– The natural leader: Those who take up the banner and help lead the charge
– The skeptic: The leader who sees a different strategic path for the company, and doesnâ€™t fully agree with what youâ€™ve proposed
– The supporter: Those who have been waiting for this change to come, and are prepared to align
– The daily grinder: Those who are too busy with day to day operations to engage in future-potential-enhancing change
– The wise council: Those who see something you donâ€™t, and provide guidance that helps you become more successful
– The disengaged: Those who arenâ€™t engaged in the success of the organization, and want to be left alone
– The sniper: The individual who never fully verbalizes support nor objections, but pops up out of nowhere to take shots at what youâ€™re trying to accomplish
So while each of these characters begs a question of how best to engage them, Iâ€™m going to focus on the sniper. The sniper is differentiated by passive-aggressive behavior. It is both their defining characteristic, as well as their camouflage.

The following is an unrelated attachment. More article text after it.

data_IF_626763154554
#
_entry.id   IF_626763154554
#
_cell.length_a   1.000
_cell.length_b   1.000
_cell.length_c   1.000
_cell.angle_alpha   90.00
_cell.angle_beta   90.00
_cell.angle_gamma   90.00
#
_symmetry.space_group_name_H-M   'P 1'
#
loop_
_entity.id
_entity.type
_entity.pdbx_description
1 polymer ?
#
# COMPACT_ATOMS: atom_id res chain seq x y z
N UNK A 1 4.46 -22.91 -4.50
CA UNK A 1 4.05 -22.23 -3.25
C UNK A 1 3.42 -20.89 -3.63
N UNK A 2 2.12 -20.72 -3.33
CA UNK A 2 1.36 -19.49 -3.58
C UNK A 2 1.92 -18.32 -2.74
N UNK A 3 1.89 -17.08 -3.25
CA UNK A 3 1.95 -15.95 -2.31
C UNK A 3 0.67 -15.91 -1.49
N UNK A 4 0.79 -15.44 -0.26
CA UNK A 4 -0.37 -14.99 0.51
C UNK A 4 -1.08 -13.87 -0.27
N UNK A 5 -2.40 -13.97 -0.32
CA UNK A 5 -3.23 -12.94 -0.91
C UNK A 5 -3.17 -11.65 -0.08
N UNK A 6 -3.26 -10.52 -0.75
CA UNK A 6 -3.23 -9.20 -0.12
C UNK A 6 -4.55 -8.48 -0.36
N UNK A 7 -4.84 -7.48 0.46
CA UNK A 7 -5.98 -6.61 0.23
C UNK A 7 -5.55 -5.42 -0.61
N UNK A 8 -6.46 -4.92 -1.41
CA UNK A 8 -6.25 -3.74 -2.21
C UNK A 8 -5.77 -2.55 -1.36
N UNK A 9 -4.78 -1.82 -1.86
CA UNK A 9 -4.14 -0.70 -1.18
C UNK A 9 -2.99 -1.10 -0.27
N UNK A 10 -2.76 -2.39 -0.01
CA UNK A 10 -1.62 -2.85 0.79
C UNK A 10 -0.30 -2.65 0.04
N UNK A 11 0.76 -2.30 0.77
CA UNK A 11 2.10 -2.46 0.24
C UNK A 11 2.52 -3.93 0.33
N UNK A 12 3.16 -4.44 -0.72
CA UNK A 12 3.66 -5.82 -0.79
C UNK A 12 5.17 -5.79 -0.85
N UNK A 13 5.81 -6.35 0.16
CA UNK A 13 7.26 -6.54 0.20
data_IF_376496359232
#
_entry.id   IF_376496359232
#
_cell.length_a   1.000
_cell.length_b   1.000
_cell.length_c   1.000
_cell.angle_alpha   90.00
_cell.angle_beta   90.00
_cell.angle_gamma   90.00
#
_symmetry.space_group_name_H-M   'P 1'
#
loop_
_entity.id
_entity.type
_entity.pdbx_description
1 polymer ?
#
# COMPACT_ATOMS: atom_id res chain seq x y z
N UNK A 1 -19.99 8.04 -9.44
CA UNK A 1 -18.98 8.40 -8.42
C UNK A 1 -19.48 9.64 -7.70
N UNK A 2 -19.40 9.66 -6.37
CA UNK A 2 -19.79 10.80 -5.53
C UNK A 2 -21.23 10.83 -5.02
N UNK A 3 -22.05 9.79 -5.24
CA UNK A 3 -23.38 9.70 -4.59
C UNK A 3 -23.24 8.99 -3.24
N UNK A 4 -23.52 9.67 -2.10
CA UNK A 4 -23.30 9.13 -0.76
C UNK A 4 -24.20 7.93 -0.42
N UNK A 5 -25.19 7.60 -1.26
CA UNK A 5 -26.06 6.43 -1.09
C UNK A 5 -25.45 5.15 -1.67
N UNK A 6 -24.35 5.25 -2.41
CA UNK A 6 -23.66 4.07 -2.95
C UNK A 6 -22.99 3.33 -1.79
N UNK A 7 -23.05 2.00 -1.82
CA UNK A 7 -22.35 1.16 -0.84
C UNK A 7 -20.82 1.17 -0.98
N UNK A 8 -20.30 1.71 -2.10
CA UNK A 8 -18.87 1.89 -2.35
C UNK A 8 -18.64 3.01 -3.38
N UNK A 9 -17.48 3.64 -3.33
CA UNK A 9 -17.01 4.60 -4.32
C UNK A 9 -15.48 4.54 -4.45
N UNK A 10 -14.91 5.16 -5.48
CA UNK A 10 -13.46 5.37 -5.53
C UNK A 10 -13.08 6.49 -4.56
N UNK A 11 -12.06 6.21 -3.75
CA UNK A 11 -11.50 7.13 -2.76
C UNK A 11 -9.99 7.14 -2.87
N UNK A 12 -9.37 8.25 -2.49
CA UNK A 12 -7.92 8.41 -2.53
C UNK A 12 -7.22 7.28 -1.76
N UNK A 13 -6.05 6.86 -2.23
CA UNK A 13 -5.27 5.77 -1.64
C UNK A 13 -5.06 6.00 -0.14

So how do you deal with a sniper?
Itâ€™s important to draw out a sniper as early as possible through either a stage gate where absolute commitment to a concept is required, or through interaction with a more senior leader who creates clear expectations around support. Absolute support followed by shared accountability for the outcome of the project is great way of getting all the cards on the table and ensuring everyone has some â€œskin in the game.â€
Clearly define the change, create dissatisfaction with the current state, build a project charter, create clarity, allow people opportunities to understand and have input, and create shared accountability for success. When everyone has been heard, and when success creates a mutual benefit, youâ€™re more likely to convert people from those characters who oppose success to those who have your back.
Depending on your industry, there are all kinds of reasons why people purchase. Amusement, status, functionality and necessity are but a few. Understanding purchase intent is key to being able to strengthen relevance with any customer group, because itâ€™s what causes them to pay attention to you, or not. If youâ€™re not relevant, your degree of prominence doesnâ€™t even come into question.